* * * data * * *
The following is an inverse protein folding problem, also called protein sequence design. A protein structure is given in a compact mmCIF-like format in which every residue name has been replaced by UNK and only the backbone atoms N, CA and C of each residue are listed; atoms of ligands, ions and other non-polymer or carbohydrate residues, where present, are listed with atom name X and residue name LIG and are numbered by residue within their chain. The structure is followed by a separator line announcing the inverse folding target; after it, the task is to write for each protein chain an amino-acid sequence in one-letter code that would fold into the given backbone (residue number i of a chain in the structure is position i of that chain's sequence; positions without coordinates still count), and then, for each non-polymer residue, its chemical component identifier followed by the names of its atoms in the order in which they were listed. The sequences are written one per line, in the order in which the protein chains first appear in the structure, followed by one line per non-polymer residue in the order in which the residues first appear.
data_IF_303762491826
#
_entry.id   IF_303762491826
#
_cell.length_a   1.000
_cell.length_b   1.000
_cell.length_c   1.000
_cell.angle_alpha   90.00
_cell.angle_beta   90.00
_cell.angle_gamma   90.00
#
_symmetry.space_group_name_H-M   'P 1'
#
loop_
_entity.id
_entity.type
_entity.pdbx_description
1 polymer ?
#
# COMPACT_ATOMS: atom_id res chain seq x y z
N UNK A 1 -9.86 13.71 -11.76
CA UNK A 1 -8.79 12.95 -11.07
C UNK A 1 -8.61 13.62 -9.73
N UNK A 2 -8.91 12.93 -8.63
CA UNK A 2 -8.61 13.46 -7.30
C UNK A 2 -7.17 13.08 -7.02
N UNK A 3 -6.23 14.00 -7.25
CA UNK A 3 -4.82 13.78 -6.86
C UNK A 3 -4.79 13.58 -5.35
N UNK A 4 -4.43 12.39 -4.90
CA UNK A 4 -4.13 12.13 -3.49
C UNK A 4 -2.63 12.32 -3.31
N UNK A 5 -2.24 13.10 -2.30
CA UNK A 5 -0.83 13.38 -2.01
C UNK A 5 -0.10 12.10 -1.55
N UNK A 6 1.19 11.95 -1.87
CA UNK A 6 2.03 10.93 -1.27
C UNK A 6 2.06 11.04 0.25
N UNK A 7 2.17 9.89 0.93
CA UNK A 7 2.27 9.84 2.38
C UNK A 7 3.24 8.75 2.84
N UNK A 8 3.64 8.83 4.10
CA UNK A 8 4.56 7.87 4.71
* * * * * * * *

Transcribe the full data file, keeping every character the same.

The following is an inverse protein folding problem, also called protein sequence design. A protein structure is given in a compact mmCIF-like format in which every residue name has been replaced by UNK and only the backbone atoms N, CA and C of each residue are listed; atoms of ligands, ions and other non-polymer or carbohydrate residues, where present, are listed with atom name X and residue name LIG and are numbered by residue within their chain. The structure is followed by a separator line announcing the inverse folding target; after it, the task is to write for each protein chain an amino-acid sequence in one-letter code that would fold into the given backbone (residue number i of a chain in the structure is position i of that chain's sequence; positions without coordinates still count), and then, for each non-polymer residue, its chemical component identifier followed by the names of its atoms in the order in which they were listed. The sequences are written one per line, in the order in which the protein chains first appear in the structure, followed by one line per non-polymer residue in the order in which the residues first appear.
data_IF_303762491826
#
_entry.id   IF_303762491826
#
_cell.length_a   1.000
_cell.length_b   1.000
_cell.length_c   1.000
_cell.angle_alpha   90.00
_cell.angle_beta   90.00
_cell.angle_gamma   90.00
#
_symmetry.space_group_name_H-M   'P 1'
#
loop_
_entity.id
_entity.type
_entity.pdbx_description
1 polymer ?
#
# COMPACT_ATOMS: atom_id res chain seq x y z
N UNK A 1 -9.86 13.71 -11.76
CA UNK A 1 -8.79 12.95 -11.07
C UNK A 1 -8.61 13.62 -9.73
N UNK A 2 -8.91 12.93 -8.63
CA UNK A 2 -8.61 13.46 -7.30
C UNK A 2 -7.17 13.08 -7.02
N UNK A 3 -6.23 14.00 -7.25
CA UNK A 3 -4.82 13.78 -6.86
C UNK A 3 -4.79 13.58 -5.35
N UNK A 4 -4.43 12.39 -4.90
CA UNK A 4 -4.13 12.13 -3.49
C UNK A 4 -2.63 12.32 -3.31
N UNK A 5 -2.24 13.10 -2.30
CA UNK A 5 -0.83 13.38 -2.01
C UNK A 5 -0.10 12.10 -1.55
N UNK A 6 1.19 11.95 -1.87
CA UNK A 6 2.03 10.93 -1.27
C UNK A 6 2.06 11.04 0.25
N UNK A 7 2.17 9.89 0.93
CA UNK A 7 2.27 9.84 2.38
C UNK A 7 3.24 8.75 2.84
N UNK A 8 3.64 8.83 4.10
CA UNK A 8 4.56 7.87 4.71